1929 Ford Model A Roadster - SOLD
     
  • Overview & History
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So what does “old school” really mean? It means this 1929 Ford roadster, built back when Eisenhower was just being sworn in back in 1956.

In the hot-rodding world, the words “old school” get thrown around entirely too much. Paint it satin black and suddenly you’re doing it “old school.” Use a Nailhead or an Olds engine or—gasp!—a flathead Ford, and people call it an “old school” rod. Never mind the fact that every single component on the car except the engine block was purchased from a catalog and built after the invention of the iPhone; and it’s kind of diluting the pool, don’t you think?

So what does “old school” really mean? It means this 1929 Ford roadster, built back when Eisenhower was just being sworn in back in 1956. It is traditional in every single possible sense of the word because it was there when the traditions were invented. It’s powered by a small block Chevy V8, which is no great shakes, but you need to remember that in 1956, this engine was cutting-edge tech, kind of like transplanting a hybrid powertrain into your rod today. And aside from things like the gauges and maybe the brakes, there are not many components on this car that could have been ordered from a catalog. Instead, this car was fabricated, crafted, modified, and built by guys who didn’t have a choice but to do it themselves.

It’s quite likely that the bright yellow paint dates from the ‘50s. It’s got the right shine, the right patina, and the right black pinstripe details to make it look as if it might have been done by the guys at the corner shop. A ’29 Ford roadster was as basic as you could get, the minimum bodywork needed to still technically call this an automobile. It’s really more akin to a 4-wheeled motorcycle, but we’ll get to the driving experience in a moment. The body was channeled over the frame, a time-honored modification that was also pretty fresh in the ‘50s and differentiates this car from the hi-boy style that would develop in parallel but on the other side of the country. It’s all steel and every part on the body that looks like it’s original, well, it is original. That’s a real ’32 Ford grille shell that’s been sectioned down to size, real 1929 Ford windshield stanchions modified for the lower windshield, and a real deck lid that’s been punched full of louvers, not pulled from a fiberglass mold. The thing fits together rather well, with doors that close like any Model A, needing a bit of a slam to make sure they’re secure but never a fight. Frenched 1950 Pontiac taillights with blue-dot lenses were another uncommon trick that’s tiresomely ordinary today, but back when this car was built, well, perhaps nobody else had done it yet. This car is all about context.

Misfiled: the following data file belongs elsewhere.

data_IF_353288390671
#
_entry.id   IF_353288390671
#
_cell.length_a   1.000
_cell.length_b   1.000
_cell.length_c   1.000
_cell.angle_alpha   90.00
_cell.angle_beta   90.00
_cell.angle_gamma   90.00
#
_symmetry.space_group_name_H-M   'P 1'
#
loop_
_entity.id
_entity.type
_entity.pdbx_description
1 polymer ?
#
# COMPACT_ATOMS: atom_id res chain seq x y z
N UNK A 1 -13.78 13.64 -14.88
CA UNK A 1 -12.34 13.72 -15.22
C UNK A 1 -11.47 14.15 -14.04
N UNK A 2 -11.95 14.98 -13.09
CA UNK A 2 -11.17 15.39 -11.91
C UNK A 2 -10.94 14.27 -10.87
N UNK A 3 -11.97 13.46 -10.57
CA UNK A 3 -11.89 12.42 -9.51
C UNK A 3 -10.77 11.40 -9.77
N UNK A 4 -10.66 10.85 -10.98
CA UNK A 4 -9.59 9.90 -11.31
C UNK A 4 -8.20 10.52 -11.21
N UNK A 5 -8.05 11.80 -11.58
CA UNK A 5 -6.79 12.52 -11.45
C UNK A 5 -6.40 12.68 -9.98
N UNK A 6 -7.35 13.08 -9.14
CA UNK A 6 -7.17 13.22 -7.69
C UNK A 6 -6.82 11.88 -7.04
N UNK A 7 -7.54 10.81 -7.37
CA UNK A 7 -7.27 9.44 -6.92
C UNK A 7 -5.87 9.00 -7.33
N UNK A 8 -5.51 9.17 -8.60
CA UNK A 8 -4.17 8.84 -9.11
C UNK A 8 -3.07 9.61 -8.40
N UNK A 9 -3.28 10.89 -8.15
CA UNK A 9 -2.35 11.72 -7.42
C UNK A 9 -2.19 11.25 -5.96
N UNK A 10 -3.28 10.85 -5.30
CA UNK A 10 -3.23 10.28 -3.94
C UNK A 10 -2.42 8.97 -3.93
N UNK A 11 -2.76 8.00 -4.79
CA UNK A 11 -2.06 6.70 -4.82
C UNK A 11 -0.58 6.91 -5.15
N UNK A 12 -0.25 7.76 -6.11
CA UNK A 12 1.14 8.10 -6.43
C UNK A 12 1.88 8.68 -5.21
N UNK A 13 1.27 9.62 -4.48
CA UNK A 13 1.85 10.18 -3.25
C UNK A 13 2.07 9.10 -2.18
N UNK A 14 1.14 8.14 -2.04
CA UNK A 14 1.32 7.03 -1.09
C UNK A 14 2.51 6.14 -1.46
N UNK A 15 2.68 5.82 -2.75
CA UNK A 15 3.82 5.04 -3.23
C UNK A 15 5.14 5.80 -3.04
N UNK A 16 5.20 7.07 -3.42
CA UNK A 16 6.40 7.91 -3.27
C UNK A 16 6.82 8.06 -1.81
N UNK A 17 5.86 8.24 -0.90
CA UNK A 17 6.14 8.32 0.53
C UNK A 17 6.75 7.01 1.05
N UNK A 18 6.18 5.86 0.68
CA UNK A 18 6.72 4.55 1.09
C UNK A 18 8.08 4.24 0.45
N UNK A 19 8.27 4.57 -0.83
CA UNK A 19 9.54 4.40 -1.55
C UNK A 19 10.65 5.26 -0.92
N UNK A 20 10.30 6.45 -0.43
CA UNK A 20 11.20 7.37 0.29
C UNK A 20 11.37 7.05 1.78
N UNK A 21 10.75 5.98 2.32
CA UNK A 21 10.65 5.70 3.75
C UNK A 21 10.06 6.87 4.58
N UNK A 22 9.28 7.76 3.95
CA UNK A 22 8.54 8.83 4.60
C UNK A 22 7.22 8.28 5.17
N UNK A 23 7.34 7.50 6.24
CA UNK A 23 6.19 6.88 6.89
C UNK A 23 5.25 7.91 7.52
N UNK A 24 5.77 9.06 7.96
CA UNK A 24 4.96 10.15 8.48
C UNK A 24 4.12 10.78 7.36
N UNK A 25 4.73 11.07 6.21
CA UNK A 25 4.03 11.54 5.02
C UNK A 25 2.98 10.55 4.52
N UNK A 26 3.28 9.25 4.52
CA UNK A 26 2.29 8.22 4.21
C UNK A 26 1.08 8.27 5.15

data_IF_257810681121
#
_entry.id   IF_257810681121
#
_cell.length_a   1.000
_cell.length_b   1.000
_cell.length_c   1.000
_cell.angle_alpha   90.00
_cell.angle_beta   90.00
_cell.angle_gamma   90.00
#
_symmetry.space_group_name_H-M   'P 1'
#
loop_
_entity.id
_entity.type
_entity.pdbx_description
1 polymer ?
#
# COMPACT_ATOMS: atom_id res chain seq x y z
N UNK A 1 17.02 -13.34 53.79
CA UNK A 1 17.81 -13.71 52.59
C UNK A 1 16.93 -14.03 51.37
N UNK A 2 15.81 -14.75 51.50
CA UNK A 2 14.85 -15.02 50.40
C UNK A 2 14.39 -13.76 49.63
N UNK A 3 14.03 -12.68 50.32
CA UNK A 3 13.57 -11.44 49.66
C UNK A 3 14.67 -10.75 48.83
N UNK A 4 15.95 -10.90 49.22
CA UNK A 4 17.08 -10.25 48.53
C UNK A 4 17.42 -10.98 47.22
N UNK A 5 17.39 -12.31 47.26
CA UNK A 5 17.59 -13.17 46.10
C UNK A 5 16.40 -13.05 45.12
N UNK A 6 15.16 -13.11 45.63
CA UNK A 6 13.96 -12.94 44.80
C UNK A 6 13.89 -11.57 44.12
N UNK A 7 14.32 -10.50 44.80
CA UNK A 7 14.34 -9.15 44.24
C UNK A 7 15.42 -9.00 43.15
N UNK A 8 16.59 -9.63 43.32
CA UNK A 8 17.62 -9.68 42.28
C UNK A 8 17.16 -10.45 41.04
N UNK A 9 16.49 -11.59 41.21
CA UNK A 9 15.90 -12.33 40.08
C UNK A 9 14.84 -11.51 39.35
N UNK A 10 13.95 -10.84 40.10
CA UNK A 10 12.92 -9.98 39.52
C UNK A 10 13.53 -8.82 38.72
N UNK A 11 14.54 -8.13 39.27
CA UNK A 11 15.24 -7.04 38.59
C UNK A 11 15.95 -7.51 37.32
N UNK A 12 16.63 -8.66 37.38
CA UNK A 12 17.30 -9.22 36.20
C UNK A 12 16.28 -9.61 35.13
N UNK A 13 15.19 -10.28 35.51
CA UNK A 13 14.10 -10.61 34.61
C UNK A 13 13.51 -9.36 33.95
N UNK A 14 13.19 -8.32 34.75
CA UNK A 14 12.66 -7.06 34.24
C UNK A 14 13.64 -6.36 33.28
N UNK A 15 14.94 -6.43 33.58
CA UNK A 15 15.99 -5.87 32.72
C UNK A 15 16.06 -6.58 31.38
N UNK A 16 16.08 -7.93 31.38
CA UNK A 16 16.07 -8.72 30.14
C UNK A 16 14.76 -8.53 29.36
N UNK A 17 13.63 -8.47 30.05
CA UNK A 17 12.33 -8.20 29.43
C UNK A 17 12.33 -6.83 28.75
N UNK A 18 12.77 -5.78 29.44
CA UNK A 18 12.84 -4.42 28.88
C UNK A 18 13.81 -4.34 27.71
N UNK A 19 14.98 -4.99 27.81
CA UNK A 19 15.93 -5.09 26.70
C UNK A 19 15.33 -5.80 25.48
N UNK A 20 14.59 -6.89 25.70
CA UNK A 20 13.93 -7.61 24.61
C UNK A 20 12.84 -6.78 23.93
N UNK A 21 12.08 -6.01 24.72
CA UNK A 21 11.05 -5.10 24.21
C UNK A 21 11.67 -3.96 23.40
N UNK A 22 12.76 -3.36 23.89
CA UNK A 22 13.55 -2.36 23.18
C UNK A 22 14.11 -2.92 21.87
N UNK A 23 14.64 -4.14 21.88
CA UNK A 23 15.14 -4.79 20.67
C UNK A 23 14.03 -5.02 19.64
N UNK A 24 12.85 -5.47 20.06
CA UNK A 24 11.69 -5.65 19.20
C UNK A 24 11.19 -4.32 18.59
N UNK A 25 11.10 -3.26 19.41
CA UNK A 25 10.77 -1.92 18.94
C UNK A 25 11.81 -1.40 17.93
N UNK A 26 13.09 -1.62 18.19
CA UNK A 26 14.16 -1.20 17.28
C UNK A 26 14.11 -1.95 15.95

The interior is minimalist, no question about it. We don’t know where the bucket seats came from, probably some British lightweight, and they’re wrapped in pleated vinyl that was really the only way to do it. Matching door panels give this rod a more finished look and feel than many of its contemporaries and if we had to guess, they might have been done at a later date. It’s also possible that the carpets are later, but there were definitely guys giving their cars this level of fit and finish back in the day, so it’s hard to say; at the very least, the materials look suitably vintage and have been in the car for a very long time. The engine-turned instrument panel may also be original, although the gauges surely are not, although they’re vintage-looking Stewart-Warner dials that seem appropriate. The Lokar shifter and the steering wheel are modern items and if this were my car, I’d probably try to find something a little more appropriate, but they don’t stand out and they work just fine. Seat belts are a very good idea if for no other reason than this car can generate some pretty serious G-forces and they’ll help keep you in place and with that low windshield, maybe a set of goggles would be a good idea, too. The gas tank is in the trunk, which is nicely finished with some carpet and a simple access panel for the battery underneath. There is no top, no spare tire, nothing that would slow this car down, and if you need those things, well, maybe you’re a little too old for this car.